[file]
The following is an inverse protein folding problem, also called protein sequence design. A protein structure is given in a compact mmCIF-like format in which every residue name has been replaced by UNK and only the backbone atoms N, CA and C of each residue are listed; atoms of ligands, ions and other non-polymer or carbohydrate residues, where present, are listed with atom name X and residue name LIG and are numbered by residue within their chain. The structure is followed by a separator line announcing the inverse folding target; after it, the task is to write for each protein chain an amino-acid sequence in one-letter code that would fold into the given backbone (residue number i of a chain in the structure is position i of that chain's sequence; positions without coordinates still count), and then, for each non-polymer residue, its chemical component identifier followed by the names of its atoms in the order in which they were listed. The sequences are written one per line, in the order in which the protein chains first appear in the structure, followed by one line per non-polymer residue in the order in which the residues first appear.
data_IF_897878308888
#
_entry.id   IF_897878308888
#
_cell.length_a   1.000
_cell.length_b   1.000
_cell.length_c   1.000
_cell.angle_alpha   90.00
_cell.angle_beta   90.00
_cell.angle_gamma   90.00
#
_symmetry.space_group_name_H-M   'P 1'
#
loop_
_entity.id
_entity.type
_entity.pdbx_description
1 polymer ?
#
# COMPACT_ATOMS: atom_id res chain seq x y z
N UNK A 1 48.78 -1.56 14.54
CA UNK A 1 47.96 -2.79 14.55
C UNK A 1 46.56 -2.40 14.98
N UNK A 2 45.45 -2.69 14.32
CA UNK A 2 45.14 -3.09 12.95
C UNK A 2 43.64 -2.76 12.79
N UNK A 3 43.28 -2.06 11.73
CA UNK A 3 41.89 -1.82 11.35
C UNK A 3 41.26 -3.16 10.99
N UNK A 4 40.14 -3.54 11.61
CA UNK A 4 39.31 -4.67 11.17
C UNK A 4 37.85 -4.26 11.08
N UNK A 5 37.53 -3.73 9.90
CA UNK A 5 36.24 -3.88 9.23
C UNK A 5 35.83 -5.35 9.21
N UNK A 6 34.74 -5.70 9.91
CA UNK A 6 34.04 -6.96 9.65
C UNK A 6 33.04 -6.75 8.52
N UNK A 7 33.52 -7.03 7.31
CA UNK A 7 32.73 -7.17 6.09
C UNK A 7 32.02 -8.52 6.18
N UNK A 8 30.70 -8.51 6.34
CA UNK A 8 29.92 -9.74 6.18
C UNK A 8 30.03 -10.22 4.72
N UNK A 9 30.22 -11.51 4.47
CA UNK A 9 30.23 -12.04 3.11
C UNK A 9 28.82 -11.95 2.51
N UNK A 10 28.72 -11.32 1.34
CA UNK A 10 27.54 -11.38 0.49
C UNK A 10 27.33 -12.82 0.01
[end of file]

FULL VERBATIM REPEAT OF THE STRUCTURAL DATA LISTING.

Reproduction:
The following is an inverse protein folding problem, also called protein sequence design. A protein structure is given in a compact mmCIF-like format in which every residue name has been replaced by UNK and only the backbone atoms N, CA and C of each residue are listed; atoms of ligands, ions and other non-polymer or carbohydrate residues, where present, are listed with atom name X and residue name LIG and are numbered by residue within their chain. The structure is followed by a separator line announcing the inverse folding target; after it, the task is to write for each protein chain an amino-acid sequence in one-letter code that would fold into the given backbone (residue number i of a chain in the structure is position i of that chain's sequence; positions without coordinates still count), and then, for each non-polymer residue, its chemical component identifier followed by the names of its atoms in the order in which they were listed. The sequences are written one per line, in the order in which the protein chains first appear in the structure, followed by one line per non-polymer residue in the order in which the residues first appear.
data_IF_897878308888
#
_entry.id   IF_897878308888
#
_cell.length_a   1.000
_cell.length_b   1.000
_cell.length_c   1.000
_cell.angle_alpha   90.00
_cell.angle_beta   90.00
_cell.angle_gamma   90.00
#
_symmetry.space_group_name_H-M   'P 1'
#
loop_
_entity.id
_entity.type
_entity.pdbx_description
1 polymer ?
#
# COMPACT_ATOMS: atom_id res chain seq x y z
N UNK A 1 48.78 -1.56 14.54
CA UNK A 1 47.96 -2.79 14.55
C UNK A 1 46.56 -2.40 14.98
N UNK A 2 45.45 -2.69 14.32
CA UNK A 2 45.14 -3.09 12.95
C UNK A 2 43.64 -2.76 12.79
N UNK A 3 43.28 -2.06 11.73
CA UNK A 3 41.89 -1.82 11.35
C UNK A 3 41.26 -3.16 10.99
N UNK A 4 40.14 -3.54 11.61
CA UNK A 4 39.31 -4.67 11.17
C UNK A 4 37.85 -4.26 11.08
N UNK A 5 37.53 -3.73 9.90
CA UNK A 5 36.24 -3.88 9.23
C UNK A 5 35.83 -5.35 9.21
N UNK A 6 34.74 -5.70 9.91
CA UNK A 6 34.04 -6.96 9.65
C UNK A 6 33.04 -6.75 8.52
N UNK A 7 33.52 -7.03 7.31
CA UNK A 7 32.73 -7.17 6.09
C UNK A 7 32.02 -8.52 6.18
N UNK A 8 30.70 -8.51 6.34
CA UNK A 8 29.92 -9.74 6.18
C UNK A 8 30.03 -10.22 4.72
N UNK A 9 30.22 -11.51 4.47
CA UNK A 9 30.23 -12.04 3.11
C UNK A 9 28.82 -11.95 2.51
N UNK A 10 28.72 -11.32 1.34
CA UNK A 10 27.54 -11.38 0.49
C UNK A 10 27.33 -12.82 0.01